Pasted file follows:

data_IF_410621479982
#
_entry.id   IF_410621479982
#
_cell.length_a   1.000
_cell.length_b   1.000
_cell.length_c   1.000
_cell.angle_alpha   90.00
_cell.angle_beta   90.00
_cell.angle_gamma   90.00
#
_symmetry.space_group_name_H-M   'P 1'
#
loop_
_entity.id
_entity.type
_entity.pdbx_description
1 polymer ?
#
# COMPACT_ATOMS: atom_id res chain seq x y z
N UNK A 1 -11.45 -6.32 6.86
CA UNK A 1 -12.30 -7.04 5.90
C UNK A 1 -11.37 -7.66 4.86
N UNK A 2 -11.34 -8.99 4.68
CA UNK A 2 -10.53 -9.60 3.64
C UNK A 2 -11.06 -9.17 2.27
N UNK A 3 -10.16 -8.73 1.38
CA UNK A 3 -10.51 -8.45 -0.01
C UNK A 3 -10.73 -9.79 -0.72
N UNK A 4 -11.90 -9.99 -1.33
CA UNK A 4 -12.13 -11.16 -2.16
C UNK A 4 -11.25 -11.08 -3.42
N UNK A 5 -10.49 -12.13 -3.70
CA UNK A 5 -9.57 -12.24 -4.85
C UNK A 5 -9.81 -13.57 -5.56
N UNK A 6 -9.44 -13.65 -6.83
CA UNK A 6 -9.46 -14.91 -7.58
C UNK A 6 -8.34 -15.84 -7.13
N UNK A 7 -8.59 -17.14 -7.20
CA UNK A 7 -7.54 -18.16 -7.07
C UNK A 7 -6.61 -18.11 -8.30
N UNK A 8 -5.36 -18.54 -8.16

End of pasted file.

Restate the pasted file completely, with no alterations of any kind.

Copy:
data_IF_410621479982
#
_entry.id   IF_410621479982
#
_cell.length_a   1.000
_cell.length_b   1.000
_cell.length_c   1.000
_cell.angle_alpha   90.00
_cell.angle_beta   90.00
_cell.angle_gamma   90.00
#
_symmetry.space_group_name_H-M   'P 1'
#
loop_
_entity.id
_entity.type
_entity.pdbx_description
1 polymer ?
#
# COMPACT_ATOMS: atom_id res chain seq x y z
N UNK A 1 -11.45 -6.32 6.86
CA UNK A 1 -12.30 -7.04 5.90
C UNK A 1 -11.37 -7.66 4.86
N UNK A 2 -11.34 -8.99 4.68
CA UNK A 2 -10.53 -9.60 3.64
C UNK A 2 -11.06 -9.17 2.27
N UNK A 3 -10.16 -8.73 1.38
CA UNK A 3 -10.51 -8.45 -0.01
C UNK A 3 -10.73 -9.79 -0.72
N UNK A 4 -11.90 -9.99 -1.33
CA UNK A 4 -12.13 -11.16 -2.16
C UNK A 4 -11.25 -11.08 -3.42
N UNK A 5 -10.49 -12.13 -3.70
CA UNK A 5 -9.57 -12.24 -4.85
C UNK A 5 -9.81 -13.57 -5.56
N UNK A 6 -9.44 -13.65 -6.83
CA UNK A 6 -9.46 -14.91 -7.58
C UNK A 6 -8.34 -15.84 -7.13
N UNK A 7 -8.59 -17.14 -7.20
CA UNK A 7 -7.54 -18.16 -7.07
C UNK A 7 -6.61 -18.11 -8.30
N UNK A 8 -5.36 -18.54 -8.16